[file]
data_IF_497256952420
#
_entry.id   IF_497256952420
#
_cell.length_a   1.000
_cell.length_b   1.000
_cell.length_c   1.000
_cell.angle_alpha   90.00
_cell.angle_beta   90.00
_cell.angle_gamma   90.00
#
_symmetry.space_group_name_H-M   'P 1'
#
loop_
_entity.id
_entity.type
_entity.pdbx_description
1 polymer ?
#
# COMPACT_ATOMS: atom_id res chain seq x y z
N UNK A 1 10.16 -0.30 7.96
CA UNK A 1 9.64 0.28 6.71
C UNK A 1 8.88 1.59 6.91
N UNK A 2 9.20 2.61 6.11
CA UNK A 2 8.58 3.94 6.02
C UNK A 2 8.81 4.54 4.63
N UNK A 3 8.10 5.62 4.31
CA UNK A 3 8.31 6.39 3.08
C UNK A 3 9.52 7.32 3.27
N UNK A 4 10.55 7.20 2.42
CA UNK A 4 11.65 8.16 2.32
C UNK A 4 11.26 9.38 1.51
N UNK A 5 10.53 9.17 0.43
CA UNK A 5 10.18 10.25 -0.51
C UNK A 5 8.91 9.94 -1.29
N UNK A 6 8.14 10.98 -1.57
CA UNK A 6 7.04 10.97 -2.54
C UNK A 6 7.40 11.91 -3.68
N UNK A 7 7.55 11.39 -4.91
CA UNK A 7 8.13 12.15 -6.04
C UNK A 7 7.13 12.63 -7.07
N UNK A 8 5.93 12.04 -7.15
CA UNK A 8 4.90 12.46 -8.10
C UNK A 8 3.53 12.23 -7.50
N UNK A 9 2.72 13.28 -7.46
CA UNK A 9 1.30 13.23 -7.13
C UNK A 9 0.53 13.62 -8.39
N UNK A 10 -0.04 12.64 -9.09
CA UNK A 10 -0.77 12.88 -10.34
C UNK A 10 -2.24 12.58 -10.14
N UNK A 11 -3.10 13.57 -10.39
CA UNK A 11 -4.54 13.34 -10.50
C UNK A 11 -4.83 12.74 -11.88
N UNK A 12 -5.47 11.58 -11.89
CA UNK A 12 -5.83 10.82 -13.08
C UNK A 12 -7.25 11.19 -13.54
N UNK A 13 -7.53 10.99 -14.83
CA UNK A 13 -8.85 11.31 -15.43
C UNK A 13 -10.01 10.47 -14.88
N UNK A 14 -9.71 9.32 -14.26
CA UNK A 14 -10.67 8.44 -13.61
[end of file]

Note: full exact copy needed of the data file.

data_IF_497256952420
#
_entry.id   IF_497256952420
#
_cell.length_a   1.000
_cell.length_b   1.000
_cell.length_c   1.000
_cell.angle_alpha   90.00
_cell.angle_beta   90.00
_cell.angle_gamma   90.00
#
_symmetry.space_group_name_H-M   'P 1'
#
loop_
_entity.id
_entity.type
_entity.pdbx_description
1 polymer ?
#
# COMPACT_ATOMS: atom_id res chain seq x y z
N UNK A 1 10.16 -0.30 7.96
CA UNK A 1 9.64 0.28 6.71
C UNK A 1 8.88 1.59 6.91
N UNK A 2 9.20 2.61 6.11
CA UNK A 2 8.58 3.94 6.02
C UNK A 2 8.81 4.54 4.63
N UNK A 3 8.10 5.62 4.31
CA UNK A 3 8.31 6.39 3.08
C UNK A 3 9.52 7.32 3.27
N UNK A 4 10.55 7.20 2.42
CA UNK A 4 11.65 8.16 2.32
C UNK A 4 11.26 9.38 1.51
N UNK A 5 10.53 9.17 0.43
CA UNK A 5 10.18 10.25 -0.51
C UNK A 5 8.91 9.94 -1.29
N UNK A 6 8.14 10.98 -1.57
CA UNK A 6 7.04 10.97 -2.54
C UNK A 6 7.40 11.91 -3.68
N UNK A 7 7.55 11.39 -4.91
CA UNK A 7 8.13 12.15 -6.04
C UNK A 7 7.13 12.63 -7.07
N UNK A 8 5.93 12.04 -7.15
CA UNK A 8 4.90 12.46 -8.10
C UNK A 8 3.53 12.23 -7.50
N UNK A 9 2.72 13.28 -7.46
CA UNK A 9 1.30 13.23 -7.13
C UNK A 9 0.53 13.62 -8.39
N UNK A 10 -0.04 12.64 -9.09
CA UNK A 10 -0.77 12.88 -10.34
C UNK A 10 -2.24 12.58 -10.14
N UNK A 11 -3.10 13.57 -10.39
CA UNK A 11 -4.54 13.34 -10.50
C UNK A 11 -4.83 12.74 -11.88
N UNK A 12 -5.47 11.58 -11.89
CA UNK A 12 -5.83 10.82 -13.08
C UNK A 12 -7.25 11.19 -13.54
N UNK A 13 -7.53 10.99 -14.83
CA UNK A 13 -8.85 11.31 -15.43
C UNK A 13 -10.01 10.47 -14.88
N UNK A 14 -9.71 9.32 -14.26
CA UNK A 14 -10.67 8.44 -13.61